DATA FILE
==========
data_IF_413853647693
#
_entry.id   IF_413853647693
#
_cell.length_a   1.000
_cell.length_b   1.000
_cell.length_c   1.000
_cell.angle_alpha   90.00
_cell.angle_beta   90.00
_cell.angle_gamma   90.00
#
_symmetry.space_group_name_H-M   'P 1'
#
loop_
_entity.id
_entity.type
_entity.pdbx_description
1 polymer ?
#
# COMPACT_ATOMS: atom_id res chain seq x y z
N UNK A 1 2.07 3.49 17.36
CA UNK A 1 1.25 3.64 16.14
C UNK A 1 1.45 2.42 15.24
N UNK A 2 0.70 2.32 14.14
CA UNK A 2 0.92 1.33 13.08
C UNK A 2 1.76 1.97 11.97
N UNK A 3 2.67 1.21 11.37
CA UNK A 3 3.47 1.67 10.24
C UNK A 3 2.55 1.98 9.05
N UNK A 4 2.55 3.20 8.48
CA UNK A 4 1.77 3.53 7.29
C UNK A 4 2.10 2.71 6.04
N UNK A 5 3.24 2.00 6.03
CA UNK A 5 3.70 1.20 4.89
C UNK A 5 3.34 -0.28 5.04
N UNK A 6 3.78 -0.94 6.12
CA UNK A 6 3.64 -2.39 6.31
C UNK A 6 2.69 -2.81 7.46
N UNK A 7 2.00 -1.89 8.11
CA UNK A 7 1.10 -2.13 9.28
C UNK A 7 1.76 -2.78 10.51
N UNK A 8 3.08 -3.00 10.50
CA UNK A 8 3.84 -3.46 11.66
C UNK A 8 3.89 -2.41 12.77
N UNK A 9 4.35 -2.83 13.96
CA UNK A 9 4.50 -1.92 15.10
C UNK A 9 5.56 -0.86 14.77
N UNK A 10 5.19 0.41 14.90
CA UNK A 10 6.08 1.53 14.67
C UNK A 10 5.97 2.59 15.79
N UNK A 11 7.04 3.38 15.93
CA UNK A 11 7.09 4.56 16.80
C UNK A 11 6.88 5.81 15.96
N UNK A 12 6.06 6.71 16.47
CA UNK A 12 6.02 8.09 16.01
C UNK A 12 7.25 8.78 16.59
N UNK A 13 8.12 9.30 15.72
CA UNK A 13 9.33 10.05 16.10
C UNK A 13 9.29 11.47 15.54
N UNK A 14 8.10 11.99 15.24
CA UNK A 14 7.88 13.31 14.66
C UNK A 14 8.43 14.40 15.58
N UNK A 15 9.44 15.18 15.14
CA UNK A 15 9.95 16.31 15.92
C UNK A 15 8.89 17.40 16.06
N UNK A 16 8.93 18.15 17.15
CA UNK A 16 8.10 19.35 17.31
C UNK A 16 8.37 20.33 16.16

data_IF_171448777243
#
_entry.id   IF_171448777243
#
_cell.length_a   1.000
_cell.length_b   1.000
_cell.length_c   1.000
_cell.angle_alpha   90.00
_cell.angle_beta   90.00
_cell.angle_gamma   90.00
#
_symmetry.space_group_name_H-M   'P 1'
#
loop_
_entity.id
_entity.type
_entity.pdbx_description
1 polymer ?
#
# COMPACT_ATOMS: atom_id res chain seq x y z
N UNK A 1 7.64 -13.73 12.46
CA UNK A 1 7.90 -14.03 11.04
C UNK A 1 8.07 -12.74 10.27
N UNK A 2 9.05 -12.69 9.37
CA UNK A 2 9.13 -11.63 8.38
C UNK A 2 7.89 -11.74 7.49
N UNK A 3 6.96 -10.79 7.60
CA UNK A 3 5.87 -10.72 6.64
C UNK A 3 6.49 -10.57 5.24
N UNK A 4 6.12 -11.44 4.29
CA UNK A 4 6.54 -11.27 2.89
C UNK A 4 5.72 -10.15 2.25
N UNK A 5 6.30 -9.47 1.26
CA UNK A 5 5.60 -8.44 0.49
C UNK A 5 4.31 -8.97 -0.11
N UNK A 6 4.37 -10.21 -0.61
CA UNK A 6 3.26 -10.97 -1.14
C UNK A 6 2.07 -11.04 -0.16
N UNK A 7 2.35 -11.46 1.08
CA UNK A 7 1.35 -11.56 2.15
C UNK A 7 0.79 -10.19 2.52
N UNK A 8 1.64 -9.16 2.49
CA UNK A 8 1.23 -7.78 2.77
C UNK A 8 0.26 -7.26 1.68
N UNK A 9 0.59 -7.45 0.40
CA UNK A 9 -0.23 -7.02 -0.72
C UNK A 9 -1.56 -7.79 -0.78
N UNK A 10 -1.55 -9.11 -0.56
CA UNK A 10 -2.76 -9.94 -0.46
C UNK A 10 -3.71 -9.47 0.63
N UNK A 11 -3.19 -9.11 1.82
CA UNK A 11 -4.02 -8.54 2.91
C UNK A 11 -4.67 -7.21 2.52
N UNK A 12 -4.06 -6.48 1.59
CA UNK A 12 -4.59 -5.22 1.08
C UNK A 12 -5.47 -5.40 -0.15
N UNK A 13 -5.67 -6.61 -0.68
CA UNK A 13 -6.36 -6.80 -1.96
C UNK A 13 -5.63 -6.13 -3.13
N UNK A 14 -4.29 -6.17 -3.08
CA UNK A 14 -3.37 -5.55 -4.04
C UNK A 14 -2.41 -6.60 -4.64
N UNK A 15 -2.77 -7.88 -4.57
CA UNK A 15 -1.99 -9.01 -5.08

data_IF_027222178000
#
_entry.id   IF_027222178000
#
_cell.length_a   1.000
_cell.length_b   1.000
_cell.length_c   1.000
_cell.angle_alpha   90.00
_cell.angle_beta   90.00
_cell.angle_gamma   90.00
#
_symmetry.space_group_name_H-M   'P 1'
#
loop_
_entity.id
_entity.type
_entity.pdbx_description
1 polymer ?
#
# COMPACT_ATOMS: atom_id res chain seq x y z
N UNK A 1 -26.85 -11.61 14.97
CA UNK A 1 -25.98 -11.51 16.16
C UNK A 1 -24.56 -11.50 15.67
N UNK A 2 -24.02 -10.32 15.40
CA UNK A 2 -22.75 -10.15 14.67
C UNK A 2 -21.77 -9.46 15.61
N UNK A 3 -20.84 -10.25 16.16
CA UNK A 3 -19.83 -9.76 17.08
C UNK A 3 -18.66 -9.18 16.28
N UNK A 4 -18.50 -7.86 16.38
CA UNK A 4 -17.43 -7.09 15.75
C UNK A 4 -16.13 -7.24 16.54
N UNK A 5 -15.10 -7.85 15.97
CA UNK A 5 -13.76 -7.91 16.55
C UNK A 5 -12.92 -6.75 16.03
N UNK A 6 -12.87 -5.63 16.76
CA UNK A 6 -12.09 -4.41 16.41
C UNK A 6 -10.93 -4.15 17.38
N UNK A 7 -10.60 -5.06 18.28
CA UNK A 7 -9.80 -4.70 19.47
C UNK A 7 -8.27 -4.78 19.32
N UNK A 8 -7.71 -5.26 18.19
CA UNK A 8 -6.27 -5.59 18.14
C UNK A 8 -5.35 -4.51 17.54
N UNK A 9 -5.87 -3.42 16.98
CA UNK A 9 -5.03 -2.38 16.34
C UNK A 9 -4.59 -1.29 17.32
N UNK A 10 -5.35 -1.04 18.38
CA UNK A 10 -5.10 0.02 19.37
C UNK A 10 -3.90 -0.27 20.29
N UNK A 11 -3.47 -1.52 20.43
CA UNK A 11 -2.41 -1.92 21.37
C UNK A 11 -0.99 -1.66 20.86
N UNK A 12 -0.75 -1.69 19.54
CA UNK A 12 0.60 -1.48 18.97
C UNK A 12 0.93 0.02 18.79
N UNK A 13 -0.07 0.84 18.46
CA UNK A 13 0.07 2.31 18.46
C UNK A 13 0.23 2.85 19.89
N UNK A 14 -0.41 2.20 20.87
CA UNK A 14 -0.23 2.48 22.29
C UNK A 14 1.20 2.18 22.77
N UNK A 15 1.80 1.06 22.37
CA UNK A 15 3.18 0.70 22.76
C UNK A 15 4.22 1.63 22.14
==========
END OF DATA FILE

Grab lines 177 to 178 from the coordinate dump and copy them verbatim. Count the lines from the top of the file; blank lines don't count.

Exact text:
N UNK A 9 -5.87 -3.42 16.98
CA UNK A 9 -5.03 -2.38 16.34